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Howard Dean replays the 2000 election's legal fight

Even as Democratic leaders sat down in a Washington hotel this morning to try to resolve their dispute over primaries in Michigan and Florida, the head of the party took a swipe at the resolution of another fight over counting votes -- the one that decided the 2000 general election.

Democratic National Committee Chairman Howard Dean, in remarks opening the much-anticipated rules committee meeting, invoked the name of Al Gore, the party's nominee eight years ago. And in doing so, heDemocratic National Chairman Howard Dean spoke at the party's rules committee meeting trying to resolve the dispute over the Florida and Michigan primaries asserted that the presidency had been "snatched from" Gore by "five intellectually bankrupt justices."

So much for the recent recommendation from Supreme Court Justice Antonin Scalia -- one of those who was part of the 5-4 ruling that led to George W. Bush becoming president -- that folks "get over" what happened and that the debate about it is "so old now."

Dean brought up Gore's name in telling an anecdote about his own disillusionment, as a presidential candidate in 2004, with the party he now hopes will unite after dealing with the Florida/Michigan mess and, at some point, settling on a nominee for this year.

Dean told of angrily pacing in a hotel room one night in Wisconsin -- where an impending primary loss would extinguish what had once been his front-running candidacy -- and talking with Gore on the telephone. For undisclosed reasons, he was venting, wondering why he should stay a Democrat and asking what the party had done for him.

Gore, according to Dean, finally cooled him down by saying, "This is not about you, it's about your country."

Who knows, more stories like this one -- and continued squabbling ...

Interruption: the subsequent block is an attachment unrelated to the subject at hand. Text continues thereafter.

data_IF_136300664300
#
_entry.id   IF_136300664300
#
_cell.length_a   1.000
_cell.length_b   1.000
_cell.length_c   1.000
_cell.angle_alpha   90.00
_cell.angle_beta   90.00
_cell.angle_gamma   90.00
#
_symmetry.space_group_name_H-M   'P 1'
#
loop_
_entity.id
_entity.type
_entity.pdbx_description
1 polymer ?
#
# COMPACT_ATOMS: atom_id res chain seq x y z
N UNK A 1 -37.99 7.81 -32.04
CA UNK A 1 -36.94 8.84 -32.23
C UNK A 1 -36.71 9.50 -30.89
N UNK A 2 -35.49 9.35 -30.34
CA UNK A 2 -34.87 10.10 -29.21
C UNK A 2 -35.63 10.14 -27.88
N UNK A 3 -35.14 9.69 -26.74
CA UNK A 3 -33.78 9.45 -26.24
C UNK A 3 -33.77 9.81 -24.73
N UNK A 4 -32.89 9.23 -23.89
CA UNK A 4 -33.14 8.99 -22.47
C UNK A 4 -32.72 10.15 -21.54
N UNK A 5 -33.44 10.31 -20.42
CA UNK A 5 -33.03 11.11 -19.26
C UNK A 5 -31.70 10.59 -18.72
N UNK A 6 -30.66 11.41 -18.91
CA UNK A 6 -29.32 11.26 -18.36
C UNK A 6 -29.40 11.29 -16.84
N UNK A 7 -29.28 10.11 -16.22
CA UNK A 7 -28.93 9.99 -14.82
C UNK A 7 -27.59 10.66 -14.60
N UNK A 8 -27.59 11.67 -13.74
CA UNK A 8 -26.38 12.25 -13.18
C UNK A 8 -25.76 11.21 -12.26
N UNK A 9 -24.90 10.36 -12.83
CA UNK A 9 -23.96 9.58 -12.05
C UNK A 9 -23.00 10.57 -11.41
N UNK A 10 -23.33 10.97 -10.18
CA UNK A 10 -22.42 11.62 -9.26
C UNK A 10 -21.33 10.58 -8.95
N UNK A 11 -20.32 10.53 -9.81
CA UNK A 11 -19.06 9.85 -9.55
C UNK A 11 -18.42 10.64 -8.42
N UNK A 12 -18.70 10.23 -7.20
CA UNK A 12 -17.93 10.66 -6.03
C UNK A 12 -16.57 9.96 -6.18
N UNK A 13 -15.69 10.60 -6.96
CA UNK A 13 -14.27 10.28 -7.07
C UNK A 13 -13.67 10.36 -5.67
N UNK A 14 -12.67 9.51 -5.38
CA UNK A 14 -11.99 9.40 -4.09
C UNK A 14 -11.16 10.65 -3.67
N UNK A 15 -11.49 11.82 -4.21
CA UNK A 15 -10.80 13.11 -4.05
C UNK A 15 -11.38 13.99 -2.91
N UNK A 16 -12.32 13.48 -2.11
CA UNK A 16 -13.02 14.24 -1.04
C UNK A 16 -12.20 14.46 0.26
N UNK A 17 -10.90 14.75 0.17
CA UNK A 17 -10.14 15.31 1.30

... between the Hillary Clinton and Barack Obama camps -- might give new life to that long-since-abandoned "Draft Al Gore" movement.

Dean, in wrapping up his comments, left little doubt that he believed that Florida and Michigan should end up with something less than full delegations at the party's convention in Denver this summer.

He urged the rules panel to reach a decision that respected voters in the two states -- including those who did not cast primary ballots because they had been told the contests would not count. And he called on the committee to respect the 48 states that did not violate party rules in scheduling their nominating contests.

-- Don Frederick

Photo: Associated Press

 
Comments () | Archives (5)

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Dean has been a most fair DNC chairman and deserves kudos. Yes, respect the voters of the other 48 states whose state parties followed the rules! Surely the FL and MI contests were farces, beauty contests that did not measure the true intentions of voters who stayed home knowing that the elections would not count and in the case of MI, did not even have the choice of voting for Mr. Obama. FL and MI should not be rewarded for breaking the rules. Count every vote indeed....FL demonstrated in 2000 they don't even know how to conduct a valid election.

SOME people are not going to "get their way". Should it be the people who followed the rules, or the people who decided NOT to follow the rules, but who want their way anyway.
This decision is going to either reinforce the long-running spineless of the Democratic party, or be a first step to a stronger overall party that is learning how to make decisions and stand firmly behind them even when some in the party wine about it.

Democrats can't even follow their own rules, how can they be trusted to run the country? Obama wasn't on the ballot in Michigan and many voters stayed home because they were told their votes wouldn't count, yet Clinton's hypocritical double-standard is still being given serious consideration. Disgusting. This is why I'm an Independent.

Howard Dean has not been fair. That is preposterous. Having this session live for ALL to see the truth clearly shows that it was Dean that stripped all the delegates and then Obama stopped the only fair way to undo the damage.

This IS about our country. We will stop this election fraud even if it means voting for McCain. We have to stand up against this corruption.

Dean is just doing his job. James should grow up. The Florida resolution is fair. The Michigan solution is making the best of a bad situation. Hillary did not win 73 delegates because there were no delegates to be given from the flawed farce of an election held in Jan. That they gave her some more than a 50-50 split is a conciliatory gesture. The election was no better than a Politburo election in the 70s. You can't call it a real election if you had one serious candidate and a handful of token opposition candidates that had no chance.


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About the Columnist
A veteran foreign and national correspondent, Andrew Malcolm has served on the L.A. Times Editorial Board and was a Pulitzer finalist in 2004. He is the author of 10 nonfiction books and father of four. Read more.
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